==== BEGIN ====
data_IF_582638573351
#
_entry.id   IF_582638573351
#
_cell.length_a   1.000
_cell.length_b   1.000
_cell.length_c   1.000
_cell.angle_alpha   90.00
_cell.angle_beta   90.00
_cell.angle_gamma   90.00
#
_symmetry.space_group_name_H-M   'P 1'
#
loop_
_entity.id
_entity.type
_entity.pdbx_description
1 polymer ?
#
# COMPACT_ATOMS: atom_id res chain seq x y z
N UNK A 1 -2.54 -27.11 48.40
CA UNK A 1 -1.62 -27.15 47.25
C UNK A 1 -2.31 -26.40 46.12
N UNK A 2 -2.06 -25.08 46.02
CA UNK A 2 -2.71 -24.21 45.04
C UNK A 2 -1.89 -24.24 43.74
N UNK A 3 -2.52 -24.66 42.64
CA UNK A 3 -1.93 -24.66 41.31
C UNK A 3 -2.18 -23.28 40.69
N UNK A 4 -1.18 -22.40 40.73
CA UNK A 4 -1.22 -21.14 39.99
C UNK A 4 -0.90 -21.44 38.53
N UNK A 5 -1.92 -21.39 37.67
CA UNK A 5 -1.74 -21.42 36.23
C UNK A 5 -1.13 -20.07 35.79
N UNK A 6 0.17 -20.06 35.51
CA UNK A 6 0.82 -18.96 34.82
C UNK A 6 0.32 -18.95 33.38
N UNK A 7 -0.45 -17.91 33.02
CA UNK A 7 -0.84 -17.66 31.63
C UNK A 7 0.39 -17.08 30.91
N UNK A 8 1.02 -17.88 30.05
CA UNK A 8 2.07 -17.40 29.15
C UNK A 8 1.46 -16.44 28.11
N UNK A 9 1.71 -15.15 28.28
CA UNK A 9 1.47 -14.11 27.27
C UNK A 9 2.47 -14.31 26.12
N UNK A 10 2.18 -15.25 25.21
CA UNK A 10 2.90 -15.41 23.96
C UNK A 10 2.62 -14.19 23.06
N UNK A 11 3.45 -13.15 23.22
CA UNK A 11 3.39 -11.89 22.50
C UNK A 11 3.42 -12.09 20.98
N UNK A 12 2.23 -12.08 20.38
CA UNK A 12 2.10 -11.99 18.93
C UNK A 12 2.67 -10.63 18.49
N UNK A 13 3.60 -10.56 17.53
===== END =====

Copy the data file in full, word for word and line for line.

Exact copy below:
data_IF_582638573351
#
_entry.id   IF_582638573351
#
_cell.length_a   1.000
_cell.length_b   1.000
_cell.length_c   1.000
_cell.angle_alpha   90.00
_cell.angle_beta   90.00
_cell.angle_gamma   90.00
#
_symmetry.space_group_name_H-M   'P 1'
#
loop_
_entity.id
_entity.type
_entity.pdbx_description
1 polymer ?
#
# COMPACT_ATOMS: atom_id res chain seq x y z
N UNK A 1 -2.54 -27.11 48.40
CA UNK A 1 -1.62 -27.15 47.25
C UNK A 1 -2.31 -26.40 46.12
N UNK A 2 -2.06 -25.08 46.02
CA UNK A 2 -2.71 -24.21 45.04
C UNK A 2 -1.89 -24.24 43.74
N UNK A 3 -2.52 -24.66 42.64
CA UNK A 3 -1.93 -24.66 41.31
C UNK A 3 -2.18 -23.28 40.69
N UNK A 4 -1.18 -22.40 40.73
CA UNK A 4 -1.22 -21.14 39.99
C UNK A 4 -0.90 -21.44 38.53
N UNK A 5 -1.92 -21.39 37.67
CA UNK A 5 -1.74 -21.42 36.23
C UNK A 5 -1.13 -20.07 35.79
N UNK A 6 0.17 -20.06 35.51
CA UNK A 6 0.82 -18.96 34.82
C UNK A 6 0.32 -18.95 33.38
N UNK A 7 -0.45 -17.91 33.02
CA UNK A 7 -0.84 -17.66 31.63
C UNK A 7 0.39 -17.08 30.91
N UNK A 8 1.02 -17.88 30.05
CA UNK A 8 2.07 -17.40 29.15
C UNK A 8 1.46 -16.44 28.11
N UNK A 9 1.71 -15.15 28.28
CA UNK A 9 1.47 -14.11 27.27
C UNK A 9 2.47 -14.31 26.12
N UNK A 10 2.18 -15.25 25.21
CA UNK A 10 2.90 -15.41 23.96
C UNK A 10 2.62 -14.19 23.06
N UNK A 11 3.45 -13.15 23.22
CA UNK A 11 3.39 -11.89 22.50
C UNK A 11 3.42 -12.09 20.98
N UNK A 12 2.23 -12.08 20.38
CA UNK A 12 2.10 -11.99 18.93
C UNK A 12 2.67 -10.63 18.49
N UNK A 13 3.60 -10.56 17.53